This recipe makes a decent amount of ragu–more than you’ll probably need for one meal, so it’s a good thing to think about different ways to store it. Back at the restaurant, we would make this in gallon batches every week, and the restaurant did a brisk business, so we never worried about it going bad. But, at home, it can be a different story. Freezing half of the ragu can be a good idea, as is freezing the ragu in ice cube trays. Ice cubes of mushroom ragu (or large chunks from freezing in a different form) are great since they can go directly from the freezer to the pan.
What kind of mushrooms can I use to make this?
This is the best part. At the old restaurant, we used only European porcini, and, as I mentioned, it functioned as an extender for them and their strong flavor. My wild mushroom ragu here is a hybrid, and takes into account the variability of dried wild mushrooms. What that means, is that I use less fresh mushrooms than the original recipe would have called for, since the dried mushrooms I use are (mostly) not as strong flavored as European porcini, which are incredibly potent. But, dried mushrooms are only the beginning of how you can be creative here. The original recipe would use fresh portobellos and crimini, and that’s fine in the off-season, but during mushroom season you may want to use fresh wild mushrooms, and I recommend that. Here’s some ideas of mushrooms you can use and ways you can switch up the basic recipe.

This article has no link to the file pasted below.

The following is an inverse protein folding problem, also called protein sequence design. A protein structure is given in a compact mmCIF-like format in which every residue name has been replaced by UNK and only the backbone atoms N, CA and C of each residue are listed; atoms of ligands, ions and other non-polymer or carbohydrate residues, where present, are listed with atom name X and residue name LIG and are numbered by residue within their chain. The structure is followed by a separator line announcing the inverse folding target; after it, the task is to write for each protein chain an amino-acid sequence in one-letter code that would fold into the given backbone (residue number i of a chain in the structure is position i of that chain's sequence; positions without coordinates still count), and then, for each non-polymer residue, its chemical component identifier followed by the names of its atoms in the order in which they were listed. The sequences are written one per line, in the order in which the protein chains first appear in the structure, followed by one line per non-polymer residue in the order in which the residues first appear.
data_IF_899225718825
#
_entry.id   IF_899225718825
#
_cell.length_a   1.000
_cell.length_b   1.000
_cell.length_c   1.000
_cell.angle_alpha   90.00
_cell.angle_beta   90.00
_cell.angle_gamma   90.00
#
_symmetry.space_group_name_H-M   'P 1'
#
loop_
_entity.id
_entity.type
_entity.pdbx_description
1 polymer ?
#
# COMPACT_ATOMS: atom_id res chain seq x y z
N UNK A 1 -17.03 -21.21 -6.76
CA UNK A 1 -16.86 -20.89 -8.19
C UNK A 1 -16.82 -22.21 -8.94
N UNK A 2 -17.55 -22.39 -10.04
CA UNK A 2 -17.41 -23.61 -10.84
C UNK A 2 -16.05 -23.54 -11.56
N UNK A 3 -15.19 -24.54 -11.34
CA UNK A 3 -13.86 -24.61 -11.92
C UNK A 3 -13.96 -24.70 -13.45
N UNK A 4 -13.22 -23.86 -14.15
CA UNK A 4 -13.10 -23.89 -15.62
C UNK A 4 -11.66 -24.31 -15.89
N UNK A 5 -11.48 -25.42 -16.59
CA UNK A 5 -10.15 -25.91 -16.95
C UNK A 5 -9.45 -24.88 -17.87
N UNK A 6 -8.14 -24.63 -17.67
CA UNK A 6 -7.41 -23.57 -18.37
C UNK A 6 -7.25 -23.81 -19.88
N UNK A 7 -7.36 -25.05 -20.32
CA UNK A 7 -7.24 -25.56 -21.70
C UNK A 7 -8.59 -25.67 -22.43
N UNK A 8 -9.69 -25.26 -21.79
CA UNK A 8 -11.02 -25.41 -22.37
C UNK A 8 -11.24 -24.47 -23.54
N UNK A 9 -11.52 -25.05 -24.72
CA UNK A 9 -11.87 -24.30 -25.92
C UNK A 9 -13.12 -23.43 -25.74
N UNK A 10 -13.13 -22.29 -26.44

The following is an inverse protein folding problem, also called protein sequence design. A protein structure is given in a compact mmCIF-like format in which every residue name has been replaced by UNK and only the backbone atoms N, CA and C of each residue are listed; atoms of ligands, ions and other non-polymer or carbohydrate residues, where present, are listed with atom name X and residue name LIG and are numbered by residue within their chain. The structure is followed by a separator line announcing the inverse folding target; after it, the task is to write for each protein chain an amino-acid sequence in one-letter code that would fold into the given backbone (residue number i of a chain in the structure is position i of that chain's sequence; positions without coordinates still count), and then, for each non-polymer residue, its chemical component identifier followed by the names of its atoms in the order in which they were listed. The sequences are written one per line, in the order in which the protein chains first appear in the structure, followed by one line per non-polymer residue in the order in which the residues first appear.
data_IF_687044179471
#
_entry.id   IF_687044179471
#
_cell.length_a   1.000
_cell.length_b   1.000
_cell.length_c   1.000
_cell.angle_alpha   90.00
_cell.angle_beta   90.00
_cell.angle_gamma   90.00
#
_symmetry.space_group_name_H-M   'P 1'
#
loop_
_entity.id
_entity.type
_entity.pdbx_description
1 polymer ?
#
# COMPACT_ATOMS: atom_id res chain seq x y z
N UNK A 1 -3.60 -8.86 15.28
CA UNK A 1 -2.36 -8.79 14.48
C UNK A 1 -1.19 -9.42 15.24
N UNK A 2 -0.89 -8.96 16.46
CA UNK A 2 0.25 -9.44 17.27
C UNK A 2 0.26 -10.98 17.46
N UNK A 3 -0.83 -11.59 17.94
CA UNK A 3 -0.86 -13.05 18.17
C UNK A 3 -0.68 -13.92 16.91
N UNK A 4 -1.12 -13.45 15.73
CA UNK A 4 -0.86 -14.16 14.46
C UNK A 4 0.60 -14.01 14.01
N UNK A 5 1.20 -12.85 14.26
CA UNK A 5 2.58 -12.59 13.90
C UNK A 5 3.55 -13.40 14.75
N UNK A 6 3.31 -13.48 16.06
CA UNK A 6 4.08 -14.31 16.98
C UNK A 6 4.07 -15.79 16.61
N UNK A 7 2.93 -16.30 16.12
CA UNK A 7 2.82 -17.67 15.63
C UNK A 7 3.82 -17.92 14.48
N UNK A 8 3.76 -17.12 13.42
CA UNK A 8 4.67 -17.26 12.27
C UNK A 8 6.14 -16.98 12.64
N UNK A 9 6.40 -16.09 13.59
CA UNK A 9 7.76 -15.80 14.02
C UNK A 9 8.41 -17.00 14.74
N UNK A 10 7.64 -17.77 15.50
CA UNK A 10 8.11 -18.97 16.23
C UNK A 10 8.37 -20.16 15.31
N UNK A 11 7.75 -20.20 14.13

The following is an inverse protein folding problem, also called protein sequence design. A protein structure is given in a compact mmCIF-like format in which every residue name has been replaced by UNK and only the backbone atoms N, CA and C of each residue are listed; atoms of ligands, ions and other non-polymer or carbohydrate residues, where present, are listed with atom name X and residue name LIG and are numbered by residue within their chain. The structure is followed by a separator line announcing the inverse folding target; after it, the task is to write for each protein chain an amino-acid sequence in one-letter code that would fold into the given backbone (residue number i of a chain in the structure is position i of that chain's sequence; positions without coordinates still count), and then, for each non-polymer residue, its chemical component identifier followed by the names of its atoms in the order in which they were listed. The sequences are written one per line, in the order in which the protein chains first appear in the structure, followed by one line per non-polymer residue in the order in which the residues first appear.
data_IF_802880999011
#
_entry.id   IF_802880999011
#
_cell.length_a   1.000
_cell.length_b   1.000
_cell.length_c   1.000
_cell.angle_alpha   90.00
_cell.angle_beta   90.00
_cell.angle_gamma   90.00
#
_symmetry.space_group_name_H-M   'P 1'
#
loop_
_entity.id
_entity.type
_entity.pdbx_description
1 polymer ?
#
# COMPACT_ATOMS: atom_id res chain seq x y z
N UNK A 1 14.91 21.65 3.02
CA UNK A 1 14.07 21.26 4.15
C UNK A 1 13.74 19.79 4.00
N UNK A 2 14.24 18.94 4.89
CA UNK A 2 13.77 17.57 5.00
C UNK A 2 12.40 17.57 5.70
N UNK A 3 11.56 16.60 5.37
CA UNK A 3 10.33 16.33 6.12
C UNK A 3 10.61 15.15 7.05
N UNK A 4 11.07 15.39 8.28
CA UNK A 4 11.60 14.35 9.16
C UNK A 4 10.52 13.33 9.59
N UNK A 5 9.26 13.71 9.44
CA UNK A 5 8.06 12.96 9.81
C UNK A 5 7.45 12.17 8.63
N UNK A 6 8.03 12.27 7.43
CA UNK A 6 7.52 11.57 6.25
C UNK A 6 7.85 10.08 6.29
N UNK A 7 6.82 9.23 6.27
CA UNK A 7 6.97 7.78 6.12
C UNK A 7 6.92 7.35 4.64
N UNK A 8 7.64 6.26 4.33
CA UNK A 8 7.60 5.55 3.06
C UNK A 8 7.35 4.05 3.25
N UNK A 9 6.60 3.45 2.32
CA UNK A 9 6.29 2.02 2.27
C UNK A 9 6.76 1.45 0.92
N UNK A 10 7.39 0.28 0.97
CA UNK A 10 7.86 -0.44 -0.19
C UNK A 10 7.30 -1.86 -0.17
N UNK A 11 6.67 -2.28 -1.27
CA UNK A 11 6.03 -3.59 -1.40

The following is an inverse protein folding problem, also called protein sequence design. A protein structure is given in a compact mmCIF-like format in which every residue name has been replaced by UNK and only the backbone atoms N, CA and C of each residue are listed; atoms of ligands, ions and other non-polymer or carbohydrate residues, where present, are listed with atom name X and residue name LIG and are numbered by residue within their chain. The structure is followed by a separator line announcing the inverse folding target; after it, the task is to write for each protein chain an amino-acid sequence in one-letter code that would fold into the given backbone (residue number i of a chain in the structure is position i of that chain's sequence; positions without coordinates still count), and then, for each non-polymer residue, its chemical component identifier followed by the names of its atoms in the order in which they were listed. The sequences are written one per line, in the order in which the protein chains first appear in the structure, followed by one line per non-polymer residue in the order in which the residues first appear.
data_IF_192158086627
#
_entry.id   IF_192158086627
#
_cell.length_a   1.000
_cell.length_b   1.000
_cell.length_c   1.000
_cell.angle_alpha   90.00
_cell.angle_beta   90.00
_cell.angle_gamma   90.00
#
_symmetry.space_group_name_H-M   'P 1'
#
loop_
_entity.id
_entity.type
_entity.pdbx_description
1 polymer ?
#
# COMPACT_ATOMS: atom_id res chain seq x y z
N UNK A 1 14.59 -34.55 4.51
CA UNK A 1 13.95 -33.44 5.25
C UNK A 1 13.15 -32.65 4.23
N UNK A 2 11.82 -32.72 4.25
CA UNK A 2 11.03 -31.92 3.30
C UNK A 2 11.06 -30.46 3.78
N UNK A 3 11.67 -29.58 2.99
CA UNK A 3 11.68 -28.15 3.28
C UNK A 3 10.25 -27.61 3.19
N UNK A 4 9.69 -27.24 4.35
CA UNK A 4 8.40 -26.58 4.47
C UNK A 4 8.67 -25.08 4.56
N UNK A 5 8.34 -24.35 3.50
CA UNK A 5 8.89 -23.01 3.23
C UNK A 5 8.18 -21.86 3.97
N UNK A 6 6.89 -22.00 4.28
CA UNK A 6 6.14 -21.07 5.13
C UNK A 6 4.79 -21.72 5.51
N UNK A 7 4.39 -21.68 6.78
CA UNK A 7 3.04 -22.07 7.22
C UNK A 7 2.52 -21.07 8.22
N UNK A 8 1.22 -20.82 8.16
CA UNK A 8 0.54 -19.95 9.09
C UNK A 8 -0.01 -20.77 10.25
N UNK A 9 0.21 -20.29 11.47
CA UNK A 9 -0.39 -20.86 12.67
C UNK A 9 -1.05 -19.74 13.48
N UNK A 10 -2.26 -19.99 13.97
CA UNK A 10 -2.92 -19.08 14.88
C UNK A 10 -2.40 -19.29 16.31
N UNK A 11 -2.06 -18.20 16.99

Dried wild mushrooms
- This is a great way to use up small bits and odds and ends, crumbs at the bottom of the jar of a mushroom mix, etc
- Morels (their strong flavor shines here)
- Black trumpets
- Slippery jacks (a good way to hide these is in a blend)
- Any and all dried random boletes, like Boletus pallidus, Hemileccinum subglabripes, etc
Fresh wild mushrooms
- Using a blend is great here, especially for those times when you have a lot of different mushrooms together
- Whole small chanterelles
- Hygrophorus russula
- Agarics like meadow mushrooms
- Hen of the woods sulphur shelf, Ischnoderma, or other mushrooms that can have a large weight/volume
Dried Wild Mushroom Ragu
- 8 oz fresh shiitake mushrooms, or substitute wild mushrooms thickly sliced
- 30 grams roughly 1 cup dried wild mushrooms, like porcini
- 1 large clove of garlic thinly sliced
- ¼ cup dry white wine
- ¼ cup cooking oil like olive
- ½ teaspoon sea salt plus more to taste
- 2 cups vegetable or meat stock or water
- ¼ cup thinly sliced shallot or red onion
- 1 teaspoon chopped fresh thyme or rosemary
- 2 one-inch thick strips of lemon zest peeled with a vegetable peeler
- Rehydrate the mushrooms in 1 cup of stock or water, then agitate to remove grit, remove the mushrooms and coarsely chop, then strain the stock and reserve.
- Sweat the shallot and garlic in the oil for 2-3 minutes, then add the fresh mushrooms, herbs, salt and pepper and cook until the mushrooms are wilted. Add the rehydrated, dried mushrooms.
- Add the wine, cook until reduced by half, then add the mushroom liquid, lemon zest and reserved stock and cook for 15 minutes, or until the mushrooms are completely cooked.
- Discard the lemon zest, cool and store in the fridge.
- To reheat the ragu and serve by itself, I like to whisk in a little unsalted butter or heavy cream to thicken it slightly and add body, but, it can be nice all by itself, like if you’re serving it alongside a bowl of freshly cooked polenta. To refresh the flavor, hit it with a dash of fresh lemon juice before serving.
- The ragu will last for 5 days in the fridge and can also be frozen for long term storage.